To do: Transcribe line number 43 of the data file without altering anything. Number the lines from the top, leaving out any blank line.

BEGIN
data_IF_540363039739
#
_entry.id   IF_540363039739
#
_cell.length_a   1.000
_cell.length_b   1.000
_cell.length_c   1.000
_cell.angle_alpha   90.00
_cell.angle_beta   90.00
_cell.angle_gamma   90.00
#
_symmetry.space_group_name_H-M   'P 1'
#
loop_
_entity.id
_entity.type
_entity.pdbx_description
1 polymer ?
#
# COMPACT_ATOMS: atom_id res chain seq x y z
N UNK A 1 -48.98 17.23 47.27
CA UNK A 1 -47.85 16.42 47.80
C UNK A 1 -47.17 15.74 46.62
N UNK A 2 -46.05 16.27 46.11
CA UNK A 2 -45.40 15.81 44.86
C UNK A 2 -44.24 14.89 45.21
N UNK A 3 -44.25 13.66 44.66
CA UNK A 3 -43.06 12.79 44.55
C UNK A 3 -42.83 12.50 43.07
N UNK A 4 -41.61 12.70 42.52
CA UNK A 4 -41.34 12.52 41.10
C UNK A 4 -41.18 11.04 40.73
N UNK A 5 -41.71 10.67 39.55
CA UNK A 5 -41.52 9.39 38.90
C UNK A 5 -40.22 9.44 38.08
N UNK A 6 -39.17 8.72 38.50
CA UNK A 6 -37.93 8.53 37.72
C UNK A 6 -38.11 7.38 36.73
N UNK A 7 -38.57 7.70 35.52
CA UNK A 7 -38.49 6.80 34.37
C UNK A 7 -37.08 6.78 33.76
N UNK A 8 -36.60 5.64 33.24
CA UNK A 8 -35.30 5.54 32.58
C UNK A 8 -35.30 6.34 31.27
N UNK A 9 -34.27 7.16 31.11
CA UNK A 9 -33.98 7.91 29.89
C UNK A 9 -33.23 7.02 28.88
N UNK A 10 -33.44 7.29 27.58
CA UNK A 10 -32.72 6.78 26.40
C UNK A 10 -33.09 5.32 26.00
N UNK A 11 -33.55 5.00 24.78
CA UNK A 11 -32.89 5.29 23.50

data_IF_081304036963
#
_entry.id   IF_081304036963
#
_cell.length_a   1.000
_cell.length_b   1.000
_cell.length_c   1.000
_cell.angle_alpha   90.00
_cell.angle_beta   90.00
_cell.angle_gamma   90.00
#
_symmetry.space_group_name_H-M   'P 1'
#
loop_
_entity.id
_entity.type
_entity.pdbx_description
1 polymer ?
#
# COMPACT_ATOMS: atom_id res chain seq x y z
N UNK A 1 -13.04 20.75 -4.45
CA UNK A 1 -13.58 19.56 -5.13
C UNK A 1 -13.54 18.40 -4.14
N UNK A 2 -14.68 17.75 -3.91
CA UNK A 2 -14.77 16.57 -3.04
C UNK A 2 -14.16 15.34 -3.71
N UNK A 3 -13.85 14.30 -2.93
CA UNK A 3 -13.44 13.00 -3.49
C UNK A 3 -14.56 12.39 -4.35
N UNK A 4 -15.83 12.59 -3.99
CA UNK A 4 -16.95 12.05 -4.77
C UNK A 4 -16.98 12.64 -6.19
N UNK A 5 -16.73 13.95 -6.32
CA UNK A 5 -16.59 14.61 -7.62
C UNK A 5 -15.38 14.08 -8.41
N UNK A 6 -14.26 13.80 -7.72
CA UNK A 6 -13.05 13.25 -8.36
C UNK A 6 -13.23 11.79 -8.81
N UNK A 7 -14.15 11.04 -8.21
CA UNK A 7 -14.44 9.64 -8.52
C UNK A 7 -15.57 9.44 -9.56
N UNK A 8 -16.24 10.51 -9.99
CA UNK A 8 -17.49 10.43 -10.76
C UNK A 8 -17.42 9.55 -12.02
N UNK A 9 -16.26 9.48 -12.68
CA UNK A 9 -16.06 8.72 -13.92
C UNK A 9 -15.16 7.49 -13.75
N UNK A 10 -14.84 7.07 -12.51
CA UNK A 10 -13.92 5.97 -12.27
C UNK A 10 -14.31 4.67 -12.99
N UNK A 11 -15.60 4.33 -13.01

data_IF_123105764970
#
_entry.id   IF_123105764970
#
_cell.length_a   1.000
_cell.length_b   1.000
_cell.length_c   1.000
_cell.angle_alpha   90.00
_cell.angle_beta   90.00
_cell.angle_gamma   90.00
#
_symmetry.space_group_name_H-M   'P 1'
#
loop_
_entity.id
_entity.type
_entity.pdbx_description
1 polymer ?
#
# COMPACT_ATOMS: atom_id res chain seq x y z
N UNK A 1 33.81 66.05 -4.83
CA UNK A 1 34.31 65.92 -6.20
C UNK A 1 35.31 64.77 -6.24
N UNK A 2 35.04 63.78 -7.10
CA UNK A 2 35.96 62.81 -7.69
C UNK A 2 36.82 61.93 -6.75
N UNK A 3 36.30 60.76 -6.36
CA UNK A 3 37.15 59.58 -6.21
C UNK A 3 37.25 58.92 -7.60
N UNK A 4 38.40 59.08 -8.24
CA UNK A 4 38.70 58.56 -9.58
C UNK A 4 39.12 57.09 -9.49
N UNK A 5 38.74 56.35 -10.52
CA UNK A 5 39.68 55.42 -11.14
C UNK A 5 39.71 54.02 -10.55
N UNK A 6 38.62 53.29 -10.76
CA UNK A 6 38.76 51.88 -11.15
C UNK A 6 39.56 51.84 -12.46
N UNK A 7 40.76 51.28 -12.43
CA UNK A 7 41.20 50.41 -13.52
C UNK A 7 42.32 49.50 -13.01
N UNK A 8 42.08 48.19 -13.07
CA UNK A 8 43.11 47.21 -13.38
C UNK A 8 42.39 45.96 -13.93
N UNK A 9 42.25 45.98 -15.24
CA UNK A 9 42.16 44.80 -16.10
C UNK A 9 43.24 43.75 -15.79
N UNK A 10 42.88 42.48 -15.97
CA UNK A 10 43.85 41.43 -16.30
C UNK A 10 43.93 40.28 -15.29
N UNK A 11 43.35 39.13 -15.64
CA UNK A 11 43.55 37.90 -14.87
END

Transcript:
CA UNK A 8 -35.30 5.54 32.58